163 blog posts found matching keyword search for: video crew in Lansing
by Crew Connection We work with crews all over the world and always vet them to make sure our clients get the best. One of those is Crew West. The company treats smaller shoots with the same level of service as the big ones and also has one of the best time-lapse guys in the business. We talked with Michael Barcless, a Managing Assignment Editor for Crew West/Sat West. Barcless is a producer by trade and in addition to staffing shoots and providing cameras and formats, he covers MLB and the NFL (go Cardinals!).
Seasoned producers get into a rhythm. Before they even set up a project, they have a decent idea of how long the project will take, how much money they’ll spend, and the team they want on the job. But make that shoot international and you’re sure to throw off even the most experienced professional. That said, hiring international crews doesn’t have to be a painful experience.
What does it take to create the world’s first 24 hour music video? A kickass crew of creatives and no time for second takes, that’s what. Pharrell’s “24 Hours of Happy” music video has been shared, watched and danced to all across the web, and the fact that it was shot in just 10 days deserves a bit of a happy dance all on its own. Catch up with Jon Beattie, Steadicam Operator of the music video and learn his trick, tips and advice on being part of such an unforgettable project.
Brides and grooms have their hearts, minds, time, and money invested in their wedding day. They also have complicated family dynamics to contend with during an event that represents one of the biggest transitions in their lives. It’s a BFD.
We’ve discussed before how video marketing is the best way to build your brand and heighten your exposure. It allows you to share your story, inform your audience and educate viewers all while keeping their attention and increasing SEO. Because of this, video marketing content is everywhere. You see them in paid ads, explainers, landing page videos, and branded content.
Video Interviews are the backbone of any corporate video. Don’t get me wrong; animations, special effects, and graphics can be great, but without rock solid interviews to drive your content, they will almost always come up short. Whether you’re looking to make a testimonial, recruitment or company culture video, few things predict the success of a project more than professionally produced, highly focused and well-executed interviews.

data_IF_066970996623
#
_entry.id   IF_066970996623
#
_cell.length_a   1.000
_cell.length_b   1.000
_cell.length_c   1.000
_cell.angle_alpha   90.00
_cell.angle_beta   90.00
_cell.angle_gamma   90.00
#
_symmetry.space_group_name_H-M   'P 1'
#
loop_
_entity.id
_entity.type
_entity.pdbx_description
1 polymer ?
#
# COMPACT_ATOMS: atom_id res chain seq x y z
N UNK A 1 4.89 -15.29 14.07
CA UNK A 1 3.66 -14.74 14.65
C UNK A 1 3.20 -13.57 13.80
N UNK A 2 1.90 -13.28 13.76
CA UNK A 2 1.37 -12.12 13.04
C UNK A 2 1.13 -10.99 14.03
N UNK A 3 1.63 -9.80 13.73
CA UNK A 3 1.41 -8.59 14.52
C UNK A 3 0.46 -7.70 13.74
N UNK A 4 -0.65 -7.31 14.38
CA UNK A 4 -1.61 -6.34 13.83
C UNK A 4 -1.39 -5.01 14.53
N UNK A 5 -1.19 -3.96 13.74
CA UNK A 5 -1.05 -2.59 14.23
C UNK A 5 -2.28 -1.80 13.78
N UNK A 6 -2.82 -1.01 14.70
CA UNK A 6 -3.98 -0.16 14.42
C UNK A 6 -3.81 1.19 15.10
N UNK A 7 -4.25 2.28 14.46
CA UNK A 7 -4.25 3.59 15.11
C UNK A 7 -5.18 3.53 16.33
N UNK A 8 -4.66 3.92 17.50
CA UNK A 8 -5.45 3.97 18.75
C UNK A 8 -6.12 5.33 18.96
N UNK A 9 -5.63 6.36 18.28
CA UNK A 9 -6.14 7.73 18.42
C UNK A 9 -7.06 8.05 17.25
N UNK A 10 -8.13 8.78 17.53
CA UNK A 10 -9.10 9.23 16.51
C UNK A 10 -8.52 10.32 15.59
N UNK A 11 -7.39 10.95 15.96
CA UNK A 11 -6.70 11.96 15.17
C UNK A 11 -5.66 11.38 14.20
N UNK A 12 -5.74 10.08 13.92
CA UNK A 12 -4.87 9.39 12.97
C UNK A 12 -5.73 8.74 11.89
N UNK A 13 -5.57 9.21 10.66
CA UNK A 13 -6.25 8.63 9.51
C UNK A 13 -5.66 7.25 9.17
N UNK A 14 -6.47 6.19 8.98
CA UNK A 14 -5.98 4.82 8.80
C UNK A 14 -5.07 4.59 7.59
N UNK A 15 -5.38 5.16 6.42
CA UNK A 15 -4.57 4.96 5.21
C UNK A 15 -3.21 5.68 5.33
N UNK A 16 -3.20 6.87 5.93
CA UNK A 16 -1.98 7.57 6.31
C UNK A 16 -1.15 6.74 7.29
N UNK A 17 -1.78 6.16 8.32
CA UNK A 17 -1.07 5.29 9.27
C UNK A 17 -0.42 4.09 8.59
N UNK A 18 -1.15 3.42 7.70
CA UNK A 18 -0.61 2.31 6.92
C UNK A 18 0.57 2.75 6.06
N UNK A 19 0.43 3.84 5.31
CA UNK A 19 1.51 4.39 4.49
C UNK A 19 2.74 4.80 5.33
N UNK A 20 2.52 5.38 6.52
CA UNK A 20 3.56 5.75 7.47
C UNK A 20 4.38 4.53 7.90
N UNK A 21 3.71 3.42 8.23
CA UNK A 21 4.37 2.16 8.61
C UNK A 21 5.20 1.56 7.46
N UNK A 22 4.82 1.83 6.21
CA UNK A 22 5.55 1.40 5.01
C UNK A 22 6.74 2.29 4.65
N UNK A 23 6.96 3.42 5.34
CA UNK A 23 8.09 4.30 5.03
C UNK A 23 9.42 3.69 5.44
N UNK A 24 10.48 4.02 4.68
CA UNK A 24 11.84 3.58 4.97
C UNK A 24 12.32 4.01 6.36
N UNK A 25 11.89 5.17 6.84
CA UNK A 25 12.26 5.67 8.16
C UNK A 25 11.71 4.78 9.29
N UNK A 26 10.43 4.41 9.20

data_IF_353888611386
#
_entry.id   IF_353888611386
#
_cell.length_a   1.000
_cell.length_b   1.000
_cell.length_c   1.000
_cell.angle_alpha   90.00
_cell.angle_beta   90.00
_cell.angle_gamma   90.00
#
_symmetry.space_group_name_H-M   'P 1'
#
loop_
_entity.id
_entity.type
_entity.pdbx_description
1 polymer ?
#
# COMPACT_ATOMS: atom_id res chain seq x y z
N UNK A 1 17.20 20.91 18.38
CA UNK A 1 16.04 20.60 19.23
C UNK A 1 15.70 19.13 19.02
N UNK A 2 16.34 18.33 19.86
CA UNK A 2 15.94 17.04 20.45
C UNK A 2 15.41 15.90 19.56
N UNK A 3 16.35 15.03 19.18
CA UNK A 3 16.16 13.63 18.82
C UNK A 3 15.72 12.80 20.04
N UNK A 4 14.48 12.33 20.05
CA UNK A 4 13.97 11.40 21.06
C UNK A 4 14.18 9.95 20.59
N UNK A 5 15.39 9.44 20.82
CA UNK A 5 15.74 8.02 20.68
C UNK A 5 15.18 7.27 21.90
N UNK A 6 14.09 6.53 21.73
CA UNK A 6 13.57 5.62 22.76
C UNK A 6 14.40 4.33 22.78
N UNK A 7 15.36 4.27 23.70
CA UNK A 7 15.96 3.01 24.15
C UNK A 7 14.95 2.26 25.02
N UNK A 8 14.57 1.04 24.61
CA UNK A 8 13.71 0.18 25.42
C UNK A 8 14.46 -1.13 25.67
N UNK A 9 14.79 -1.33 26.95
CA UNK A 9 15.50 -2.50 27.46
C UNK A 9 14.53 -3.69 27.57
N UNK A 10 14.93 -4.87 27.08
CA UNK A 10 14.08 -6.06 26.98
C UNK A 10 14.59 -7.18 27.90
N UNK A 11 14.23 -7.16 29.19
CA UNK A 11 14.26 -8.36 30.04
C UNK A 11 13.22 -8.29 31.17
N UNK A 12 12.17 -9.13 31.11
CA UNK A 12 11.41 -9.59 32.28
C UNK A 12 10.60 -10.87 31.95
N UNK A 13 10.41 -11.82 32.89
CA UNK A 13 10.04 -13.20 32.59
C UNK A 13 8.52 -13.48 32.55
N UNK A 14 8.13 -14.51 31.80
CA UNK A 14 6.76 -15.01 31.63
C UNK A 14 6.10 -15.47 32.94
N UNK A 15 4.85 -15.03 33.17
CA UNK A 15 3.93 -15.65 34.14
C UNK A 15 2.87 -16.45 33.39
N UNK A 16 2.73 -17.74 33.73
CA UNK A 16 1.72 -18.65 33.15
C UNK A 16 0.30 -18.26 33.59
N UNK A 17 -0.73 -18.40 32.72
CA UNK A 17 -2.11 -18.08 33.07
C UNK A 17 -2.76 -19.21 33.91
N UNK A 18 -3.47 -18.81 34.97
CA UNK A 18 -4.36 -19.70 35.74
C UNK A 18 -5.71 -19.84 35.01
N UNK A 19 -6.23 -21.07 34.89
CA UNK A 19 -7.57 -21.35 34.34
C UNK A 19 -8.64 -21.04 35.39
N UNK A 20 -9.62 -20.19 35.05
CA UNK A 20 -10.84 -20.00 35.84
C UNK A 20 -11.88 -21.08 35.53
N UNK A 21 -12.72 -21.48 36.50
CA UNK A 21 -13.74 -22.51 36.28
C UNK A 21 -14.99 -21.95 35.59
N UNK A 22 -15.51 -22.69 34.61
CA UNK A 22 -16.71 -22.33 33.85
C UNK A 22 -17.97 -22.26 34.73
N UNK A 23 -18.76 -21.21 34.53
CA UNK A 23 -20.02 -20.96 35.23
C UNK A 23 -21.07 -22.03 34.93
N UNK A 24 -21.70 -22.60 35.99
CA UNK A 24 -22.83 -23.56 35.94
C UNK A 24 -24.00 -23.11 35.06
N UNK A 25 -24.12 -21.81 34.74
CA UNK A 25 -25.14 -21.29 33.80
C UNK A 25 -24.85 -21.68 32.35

You've got an idea, a script and already weighing out your options for casting and crew. But will your promotional video turn out to be a triumph or a flop? Planning on how to use the video and what the goals are can drastically change the outcome and effectiveness this video has on your brand. Here are a few things to think about when planning your video.
Web series, Model Wife, is a great example of how many in the industry are branching out and capitalizing on the availability and DIY-ness of web video. Model Wife was created, written and produced by Cory Cavin, Bill Grandberg and Josh Lay. It's a comedic web series about a normal guy, his supermodel wife and their two neighbors. After meeting Cory and Josh while working on Late Night with Jimmy Fallon and becoming fast friends and a fan of their work, Edmond Hawkins jumped at the chance to direct an episode. Six episodes and one year later, and he’s still at it.
Every year, video content is at the top of the marketing mix wish list, but it has yet to become a mainstream marketing tactics achievable by most brands and advertisers. By the time Q4 comes around, marketers plan to delegate money from the budget to video for the next year, but those videos rarely get made. Or if they do, video content is only produced for a month or two and forgotten like the rest of your New Year’s Resolutions.
So you're a Director or Producer who trolls on Vimeo for creative ideas and inspiration. After weeding through a gazillion time-lapse and steadicam videos, you've hit on a school of ridiculously beautiful aerial shots. You keep telling your creative inner self, “We’re gonna find a place for this scene in a project!” Then the perfect project rolls around, and you put the shot into the storyboards and base another 3-4 shots on this visual hook because the ideas is so awesome. And you're super stoked. Then the Buzzkill happens...